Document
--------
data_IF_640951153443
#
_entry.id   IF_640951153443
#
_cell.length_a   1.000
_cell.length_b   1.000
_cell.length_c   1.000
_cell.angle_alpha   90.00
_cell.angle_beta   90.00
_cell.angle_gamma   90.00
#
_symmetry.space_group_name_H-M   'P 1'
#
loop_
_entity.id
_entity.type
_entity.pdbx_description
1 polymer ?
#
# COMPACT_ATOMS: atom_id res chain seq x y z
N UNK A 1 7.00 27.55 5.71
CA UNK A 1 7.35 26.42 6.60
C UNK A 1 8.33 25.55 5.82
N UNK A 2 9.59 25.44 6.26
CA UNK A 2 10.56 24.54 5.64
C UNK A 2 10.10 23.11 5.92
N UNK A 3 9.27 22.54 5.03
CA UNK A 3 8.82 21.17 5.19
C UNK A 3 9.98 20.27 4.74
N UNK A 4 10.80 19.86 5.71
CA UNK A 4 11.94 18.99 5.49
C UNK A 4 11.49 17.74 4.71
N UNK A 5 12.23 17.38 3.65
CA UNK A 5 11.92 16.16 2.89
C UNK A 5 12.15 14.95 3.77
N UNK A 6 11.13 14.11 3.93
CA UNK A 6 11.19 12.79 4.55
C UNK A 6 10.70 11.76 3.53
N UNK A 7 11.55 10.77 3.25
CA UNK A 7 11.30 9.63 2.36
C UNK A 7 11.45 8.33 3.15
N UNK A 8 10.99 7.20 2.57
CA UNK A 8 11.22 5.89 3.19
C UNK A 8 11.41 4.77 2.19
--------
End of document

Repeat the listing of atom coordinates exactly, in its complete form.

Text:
data_IF_640951153443
#
_entry.id   IF_640951153443
#
_cell.length_a   1.000
_cell.length_b   1.000
_cell.length_c   1.000
_cell.angle_alpha   90.00
_cell.angle_beta   90.00
_cell.angle_gamma   90.00
#
_symmetry.space_group_name_H-M   'P 1'
#
loop_
_entity.id
_entity.type
_entity.pdbx_description
1 polymer ?
#
# COMPACT_ATOMS: atom_id res chain seq x y z
N UNK A 1 7.00 27.55 5.71
CA UNK A 1 7.35 26.42 6.60
C UNK A 1 8.33 25.55 5.82
N UNK A 2 9.59 25.44 6.26
CA UNK A 2 10.56 24.54 5.64
C UNK A 2 10.10 23.11 5.92
N UNK A 3 9.27 22.54 5.03
CA UNK A 3 8.82 21.17 5.19
C UNK A 3 9.98 20.27 4.74
N UNK A 4 10.80 19.86 5.71
CA UNK A 4 11.94 18.99 5.49
C UNK A 4 11.49 17.74 4.71
N UNK A 5 12.23 17.38 3.65
CA UNK A 5 11.92 16.16 2.89
C UNK A 5 12.15 14.95 3.77
N UNK A 6 11.13 14.11 3.93
CA UNK A 6 11.19 12.79 4.55
C UNK A 6 10.70 11.76 3.53
N UNK A 7 11.55 10.77 3.25
CA UNK A 7 11.30 9.63 2.36
C UNK A 7 11.45 8.33 3.15
N UNK A 8 10.99 7.20 2.57
CA UNK A 8 11.22 5.89 3.19
C UNK A 8 11.41 4.77 2.19